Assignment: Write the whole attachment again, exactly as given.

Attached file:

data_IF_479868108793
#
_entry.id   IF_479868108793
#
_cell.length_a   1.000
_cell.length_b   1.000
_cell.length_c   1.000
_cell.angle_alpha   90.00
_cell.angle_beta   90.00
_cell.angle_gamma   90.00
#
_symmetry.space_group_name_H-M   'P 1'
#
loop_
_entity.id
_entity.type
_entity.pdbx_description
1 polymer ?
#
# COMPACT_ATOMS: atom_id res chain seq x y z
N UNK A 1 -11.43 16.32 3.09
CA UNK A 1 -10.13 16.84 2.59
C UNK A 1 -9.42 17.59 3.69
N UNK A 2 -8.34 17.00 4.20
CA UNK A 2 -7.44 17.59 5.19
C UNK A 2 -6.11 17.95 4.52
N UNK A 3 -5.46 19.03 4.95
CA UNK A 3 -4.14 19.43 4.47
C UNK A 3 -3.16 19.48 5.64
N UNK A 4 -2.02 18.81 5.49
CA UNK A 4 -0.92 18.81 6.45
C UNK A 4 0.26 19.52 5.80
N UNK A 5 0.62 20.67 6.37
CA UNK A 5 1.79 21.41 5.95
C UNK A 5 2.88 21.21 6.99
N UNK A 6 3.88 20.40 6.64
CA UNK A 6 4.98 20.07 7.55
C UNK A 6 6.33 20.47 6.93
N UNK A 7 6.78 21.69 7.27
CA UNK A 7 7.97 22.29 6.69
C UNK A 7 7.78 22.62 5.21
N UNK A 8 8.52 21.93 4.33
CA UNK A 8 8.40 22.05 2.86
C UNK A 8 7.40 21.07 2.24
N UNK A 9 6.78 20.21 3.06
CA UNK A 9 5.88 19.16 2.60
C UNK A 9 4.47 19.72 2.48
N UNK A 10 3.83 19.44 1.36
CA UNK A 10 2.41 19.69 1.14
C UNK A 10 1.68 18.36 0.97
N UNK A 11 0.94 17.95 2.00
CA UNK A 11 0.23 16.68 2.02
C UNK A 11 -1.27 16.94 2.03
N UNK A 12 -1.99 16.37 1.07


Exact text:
data_IF_479868108793
#
_entry.id   IF_479868108793
#
_cell.length_a   1.000
_cell.length_b   1.000
_cell.length_c   1.000
_cell.angle_alpha   90.00
_cell.angle_beta   90.00
_cell.angle_gamma   90.00
#
_symmetry.space_group_name_H-M   'P 1'
#
loop_
_entity.id
_entity.type
_entity.pdbx_description
1 polymer ?
#
# COMPACT_ATOMS: atom_id res chain seq x y z
N UNK A 1 -11.43 16.32 3.09
CA UNK A 1 -10.13 16.84 2.59
C UNK A 1 -9.42 17.59 3.69
N UNK A 2 -8.34 17.00 4.20
CA UNK A 2 -7.44 17.59 5.19
C UNK A 2 -6.11 17.95 4.52
N UNK A 3 -5.46 19.03 4.95
CA UNK A 3 -4.14 19.43 4.47
C UNK A 3 -3.16 19.48 5.64
N UNK A 4 -2.02 18.81 5.49
CA UNK A 4 -0.92 18.81 6.45
C UNK A 4 0.26 19.52 5.80
N UNK A 5 0.62 20.67 6.37
CA UNK A 5 1.79 21.41 5.95
C UNK A 5 2.88 21.21 6.99
N UNK A 6 3.88 20.40 6.64
CA UNK A 6 4.98 20.07 7.55
C UNK A 6 6.33 20.47 6.93
N UNK A 7 6.78 21.69 7.27
CA UNK A 7 7.97 22.29 6.69
C UNK A 7 7.78 22.62 5.21
N UNK A 8 8.52 21.93 4.33
CA UNK A 8 8.40 22.05 2.86
C UNK A 8 7.40 21.07 2.24
N UNK A 9 6.78 20.21 3.06
CA UNK A 9 5.88 19.16 2.60
C UNK A 9 4.47 19.72 2.48
N UNK A 10 3.83 19.44 1.36
CA UNK A 10 2.41 19.69 1.14
C UNK A 10 1.68 18.36 0.97
N UNK A 11 0.94 17.95 2.00
CA UNK A 11 0.23 16.68 2.02
C UNK A 11 -1.27 16.94 2.03
N UNK A 12 -1.99 16.37 1.07